(embed) https://www.youtube.com/watch?v=K_uZZ9L6jjk (/ embed)
“Companies really need to have responsibilities and do what’s right,” said 2K diversity, inclusion and equality director Toni Ligons, PhD during Take-Two’s live E3 broadcast. It’s the kind of thing you’d expect to hear during a 30-second segment on corporate responsibility being played out in front of the E3 guns trailers, but that wasn’t the case with GTA’s Take-Two editor. I pointed out this line for about 30 minutes on a 45-minute panel on corporate responsibility and “diversity, equity, and inclusion” in the gaming industry, which was the entirety of Take-Two E3’s “keynote”.
It’s not quite what viewers of the E3 Twitch channel expected. When Take-Two said it was doing an E3 show, we thought it would talk about GTA Online or Borderlands, maybe it would announce something new from Firaxis. Some parts of E3 are business-focused, but are best known for being the leading consumer-oriented video game event. This is where consoles and blockbusters are advertised.
Take-Two ignored this and made it their own, with a discussion you would normally see at an event like the Game Developer & # 39; s Conference and many viewers stayed: official Twitch E3, there were still more than 100,000 viewers. concluded the segment.
The panel featured Take-Two directors who spoke with gaming industry executive and USC professor Gordon Bellamy. Gay gaming professionals, Games for change President Susanna Pollack, UFC professor Jim Huntley, i The girls play games founder Laila Shabir. It was an overview of systemic issues around gender, race, and sexuality in the gaming business, with comments on specific experiences of discrimination and alienation, as well as Take-Two’s corporate perspectives on diversity and recruitment.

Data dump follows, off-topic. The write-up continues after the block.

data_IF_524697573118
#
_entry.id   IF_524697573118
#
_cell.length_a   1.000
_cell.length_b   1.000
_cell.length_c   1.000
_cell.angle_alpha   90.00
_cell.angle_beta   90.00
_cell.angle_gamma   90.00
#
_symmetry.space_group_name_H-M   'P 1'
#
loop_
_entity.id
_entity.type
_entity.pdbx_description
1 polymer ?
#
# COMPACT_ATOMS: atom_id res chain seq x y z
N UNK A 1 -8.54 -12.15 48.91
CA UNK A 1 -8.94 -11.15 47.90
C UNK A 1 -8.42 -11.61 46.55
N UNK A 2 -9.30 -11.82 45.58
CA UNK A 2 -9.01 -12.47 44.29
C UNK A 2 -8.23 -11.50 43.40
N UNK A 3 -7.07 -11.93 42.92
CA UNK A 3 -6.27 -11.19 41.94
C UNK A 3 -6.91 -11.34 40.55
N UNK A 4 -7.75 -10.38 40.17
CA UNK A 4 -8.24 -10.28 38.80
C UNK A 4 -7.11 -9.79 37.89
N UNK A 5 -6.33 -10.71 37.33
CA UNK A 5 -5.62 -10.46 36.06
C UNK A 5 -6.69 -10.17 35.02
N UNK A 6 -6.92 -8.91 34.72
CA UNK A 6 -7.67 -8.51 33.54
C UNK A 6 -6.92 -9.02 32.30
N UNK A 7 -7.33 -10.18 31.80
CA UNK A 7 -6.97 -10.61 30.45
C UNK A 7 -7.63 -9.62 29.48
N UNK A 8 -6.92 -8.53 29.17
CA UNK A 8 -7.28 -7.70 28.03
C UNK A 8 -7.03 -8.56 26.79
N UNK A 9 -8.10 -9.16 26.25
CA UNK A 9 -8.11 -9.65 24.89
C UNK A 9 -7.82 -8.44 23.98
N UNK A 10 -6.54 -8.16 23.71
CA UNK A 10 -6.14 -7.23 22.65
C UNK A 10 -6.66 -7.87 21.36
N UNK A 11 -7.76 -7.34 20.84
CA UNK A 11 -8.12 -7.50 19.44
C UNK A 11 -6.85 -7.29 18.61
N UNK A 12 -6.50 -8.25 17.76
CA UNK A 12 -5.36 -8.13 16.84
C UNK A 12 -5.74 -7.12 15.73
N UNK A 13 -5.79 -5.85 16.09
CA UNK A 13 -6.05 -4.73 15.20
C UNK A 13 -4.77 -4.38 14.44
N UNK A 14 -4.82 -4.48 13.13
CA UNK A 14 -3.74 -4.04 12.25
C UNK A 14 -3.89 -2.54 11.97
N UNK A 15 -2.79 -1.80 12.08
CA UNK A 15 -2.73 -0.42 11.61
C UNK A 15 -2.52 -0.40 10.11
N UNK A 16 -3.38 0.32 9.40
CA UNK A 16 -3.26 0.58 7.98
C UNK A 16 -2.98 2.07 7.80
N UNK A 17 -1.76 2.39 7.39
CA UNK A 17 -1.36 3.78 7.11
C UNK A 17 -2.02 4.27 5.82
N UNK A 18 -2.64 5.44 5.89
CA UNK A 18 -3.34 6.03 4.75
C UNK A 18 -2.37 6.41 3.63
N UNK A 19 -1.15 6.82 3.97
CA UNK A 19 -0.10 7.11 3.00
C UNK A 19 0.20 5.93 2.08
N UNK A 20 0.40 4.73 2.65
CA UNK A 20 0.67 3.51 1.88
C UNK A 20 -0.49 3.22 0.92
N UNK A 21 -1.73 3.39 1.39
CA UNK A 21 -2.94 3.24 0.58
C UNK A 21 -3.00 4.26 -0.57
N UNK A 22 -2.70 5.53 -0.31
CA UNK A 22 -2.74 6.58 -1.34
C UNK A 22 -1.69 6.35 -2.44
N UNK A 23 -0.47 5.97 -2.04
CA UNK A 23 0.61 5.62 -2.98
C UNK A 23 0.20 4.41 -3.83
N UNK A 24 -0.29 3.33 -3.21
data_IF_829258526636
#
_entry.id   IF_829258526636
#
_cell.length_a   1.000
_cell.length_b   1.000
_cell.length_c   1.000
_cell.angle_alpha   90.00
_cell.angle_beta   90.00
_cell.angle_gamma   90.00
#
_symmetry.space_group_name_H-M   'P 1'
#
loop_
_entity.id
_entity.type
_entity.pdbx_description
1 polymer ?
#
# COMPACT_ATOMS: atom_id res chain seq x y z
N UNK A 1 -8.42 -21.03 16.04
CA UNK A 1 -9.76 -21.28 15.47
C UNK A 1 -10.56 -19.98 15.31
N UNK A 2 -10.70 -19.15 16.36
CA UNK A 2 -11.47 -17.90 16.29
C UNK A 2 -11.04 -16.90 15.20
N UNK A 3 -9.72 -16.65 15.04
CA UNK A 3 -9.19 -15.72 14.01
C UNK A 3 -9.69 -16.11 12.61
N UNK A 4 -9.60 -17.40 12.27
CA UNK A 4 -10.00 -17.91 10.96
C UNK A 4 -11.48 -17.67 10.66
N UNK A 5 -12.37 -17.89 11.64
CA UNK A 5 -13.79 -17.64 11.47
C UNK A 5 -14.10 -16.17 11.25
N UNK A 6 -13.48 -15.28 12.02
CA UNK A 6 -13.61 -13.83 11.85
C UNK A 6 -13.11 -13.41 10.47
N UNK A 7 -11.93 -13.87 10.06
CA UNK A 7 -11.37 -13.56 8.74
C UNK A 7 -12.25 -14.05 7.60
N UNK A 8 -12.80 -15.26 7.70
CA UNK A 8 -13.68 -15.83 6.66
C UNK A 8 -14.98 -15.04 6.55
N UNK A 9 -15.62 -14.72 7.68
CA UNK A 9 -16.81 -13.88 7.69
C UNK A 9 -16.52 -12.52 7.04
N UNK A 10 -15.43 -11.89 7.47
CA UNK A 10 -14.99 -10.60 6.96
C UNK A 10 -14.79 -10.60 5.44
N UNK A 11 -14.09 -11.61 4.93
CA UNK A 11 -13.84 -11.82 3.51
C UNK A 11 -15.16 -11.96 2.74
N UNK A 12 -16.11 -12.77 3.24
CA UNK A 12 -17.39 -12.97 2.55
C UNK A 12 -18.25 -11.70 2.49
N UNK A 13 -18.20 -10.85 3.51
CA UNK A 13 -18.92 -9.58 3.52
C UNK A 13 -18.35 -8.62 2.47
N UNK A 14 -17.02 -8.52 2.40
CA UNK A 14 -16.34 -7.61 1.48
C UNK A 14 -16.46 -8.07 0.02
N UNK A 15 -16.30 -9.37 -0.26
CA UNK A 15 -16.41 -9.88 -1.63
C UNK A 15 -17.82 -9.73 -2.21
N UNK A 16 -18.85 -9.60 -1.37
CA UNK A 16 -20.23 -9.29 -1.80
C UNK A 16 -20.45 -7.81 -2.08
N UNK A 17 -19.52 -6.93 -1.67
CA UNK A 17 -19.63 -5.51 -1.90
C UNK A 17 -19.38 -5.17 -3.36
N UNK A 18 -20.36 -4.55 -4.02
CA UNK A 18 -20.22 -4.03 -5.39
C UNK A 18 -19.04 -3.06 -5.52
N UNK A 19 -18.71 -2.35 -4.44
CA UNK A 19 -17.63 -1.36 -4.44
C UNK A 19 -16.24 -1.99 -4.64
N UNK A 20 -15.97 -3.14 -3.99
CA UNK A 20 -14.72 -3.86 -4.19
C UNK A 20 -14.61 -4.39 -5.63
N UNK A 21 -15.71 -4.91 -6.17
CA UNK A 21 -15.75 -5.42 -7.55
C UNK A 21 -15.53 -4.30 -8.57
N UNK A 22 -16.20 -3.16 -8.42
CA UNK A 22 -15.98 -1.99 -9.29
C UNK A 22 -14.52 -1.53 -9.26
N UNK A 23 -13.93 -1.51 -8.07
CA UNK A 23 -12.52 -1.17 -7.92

At the top of this article I have embedded the GameSpot board in the dashboard. After a countdown and a brief introduction from the E3 counter, the "E3 Exclusive" chart pauses and then we see Take-Two Vice President of Communications Alan Lewis saying, "Hi, I'm Alan Lewis, Vice President of Corporate Communications and Public Affairs for Take-Two Interactive, "and the hopes that viewers of the game's ads had evaporated into the gray field behind it."
The important topic couldn’t help but provoke a certain amount of comedy, as co-streamers hoping to comment live on the game’s announcements faced a 45-minute talk aimed at people on LinkedIn. A streamer I saw partially gave up and went to see the trailers yesterday. Another, Yoda Wise, just made a few comments: "I'm all for this, man … but this is E3 on Monday and I thought I was preparing the game announcements."
(embed) https://www.youtube.com/watch?v=v63E6kSfEdI (/ embed)
The Twitch chat I saw was mostly spam spam, but elsewhere there were angry reactions ("show us GTA 6!") And racist or hateful comments in response to the inclusion issue (I ignored some YouTube comments ).
There were also positive responses.
"This was something I didn't expect, but I'm glad we did," said a streamer reacting to E3's YouTube channel. A little off topic. "It was a good discussion. I was expecting games, we didn't get it, but it was still a good discussion." (I would incorporate the video, but I can't locate this part of the dashboard.)
As for Take-Two games, the 2K label releases the derivative of Gearbox's fantastic Borderlands box, Tiny Tina & # 39; s Wonderlands, previously announced at E3, and Firaxis released a package Civilization 6. That’s all I saw. Take-Two owns Rockstar, but Rockstar has historically been too much fun for E3, preferring to make announcements when and how it wants.